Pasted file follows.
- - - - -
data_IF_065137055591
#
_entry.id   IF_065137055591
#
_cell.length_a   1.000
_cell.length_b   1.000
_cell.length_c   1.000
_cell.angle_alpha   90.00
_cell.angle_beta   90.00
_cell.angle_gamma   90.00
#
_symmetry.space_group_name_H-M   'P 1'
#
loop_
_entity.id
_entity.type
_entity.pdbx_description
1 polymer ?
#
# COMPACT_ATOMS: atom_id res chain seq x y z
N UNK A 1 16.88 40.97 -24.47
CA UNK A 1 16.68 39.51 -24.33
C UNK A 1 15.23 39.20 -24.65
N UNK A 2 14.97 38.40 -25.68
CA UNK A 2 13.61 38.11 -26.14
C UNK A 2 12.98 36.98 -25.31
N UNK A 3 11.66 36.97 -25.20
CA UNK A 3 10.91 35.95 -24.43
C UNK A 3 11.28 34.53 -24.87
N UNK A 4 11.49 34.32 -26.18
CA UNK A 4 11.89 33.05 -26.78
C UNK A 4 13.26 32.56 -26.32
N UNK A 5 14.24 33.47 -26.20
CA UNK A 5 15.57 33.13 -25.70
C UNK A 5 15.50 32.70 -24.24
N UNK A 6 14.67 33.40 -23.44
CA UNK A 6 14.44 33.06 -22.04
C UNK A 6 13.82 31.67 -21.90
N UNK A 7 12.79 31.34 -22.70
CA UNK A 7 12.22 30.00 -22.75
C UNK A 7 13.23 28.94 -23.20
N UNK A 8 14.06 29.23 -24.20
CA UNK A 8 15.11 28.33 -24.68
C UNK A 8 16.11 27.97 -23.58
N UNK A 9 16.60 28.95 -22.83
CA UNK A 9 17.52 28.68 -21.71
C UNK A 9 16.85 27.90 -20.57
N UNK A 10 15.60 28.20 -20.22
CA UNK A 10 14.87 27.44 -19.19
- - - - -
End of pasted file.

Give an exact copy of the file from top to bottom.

data_IF_065137055591
#
_entry.id   IF_065137055591
#
_cell.length_a   1.000
_cell.length_b   1.000
_cell.length_c   1.000
_cell.angle_alpha   90.00
_cell.angle_beta   90.00
_cell.angle_gamma   90.00
#
_symmetry.space_group_name_H-M   'P 1'
#
loop_
_entity.id
_entity.type
_entity.pdbx_description
1 polymer ?
#
# COMPACT_ATOMS: atom_id res chain seq x y z
N UNK A 1 16.88 40.97 -24.47
CA UNK A 1 16.68 39.51 -24.33
C UNK A 1 15.23 39.20 -24.65
N UNK A 2 14.97 38.40 -25.68
CA UNK A 2 13.61 38.11 -26.14
C UNK A 2 12.98 36.98 -25.31
N UNK A 3 11.66 36.97 -25.20
CA UNK A 3 10.91 35.95 -24.43
C UNK A 3 11.28 34.53 -24.87
N UNK A 4 11.49 34.32 -26.18
CA UNK A 4 11.89 33.05 -26.78
C UNK A 4 13.26 32.56 -26.32
N UNK A 5 14.24 33.47 -26.20
CA UNK A 5 15.57 33.13 -25.70
C UNK A 5 15.50 32.70 -24.24
N UNK A 6 14.67 33.40 -23.44
CA UNK A 6 14.44 33.06 -22.04
C UNK A 6 13.82 31.67 -21.90
N UNK A 7 12.79 31.34 -22.70
CA UNK A 7 12.22 30.00 -22.75
C UNK A 7 13.23 28.94 -23.20
N UNK A 8 14.06 29.23 -24.20
CA UNK A 8 15.11 28.33 -24.68
C UNK A 8 16.11 27.97 -23.58
N UNK A 9 16.60 28.95 -22.83
CA UNK A 9 17.52 28.68 -21.71
C UNK A 9 16.85 27.90 -20.57
N UNK A 10 15.60 28.20 -20.22
CA UNK A 10 14.87 27.44 -19.19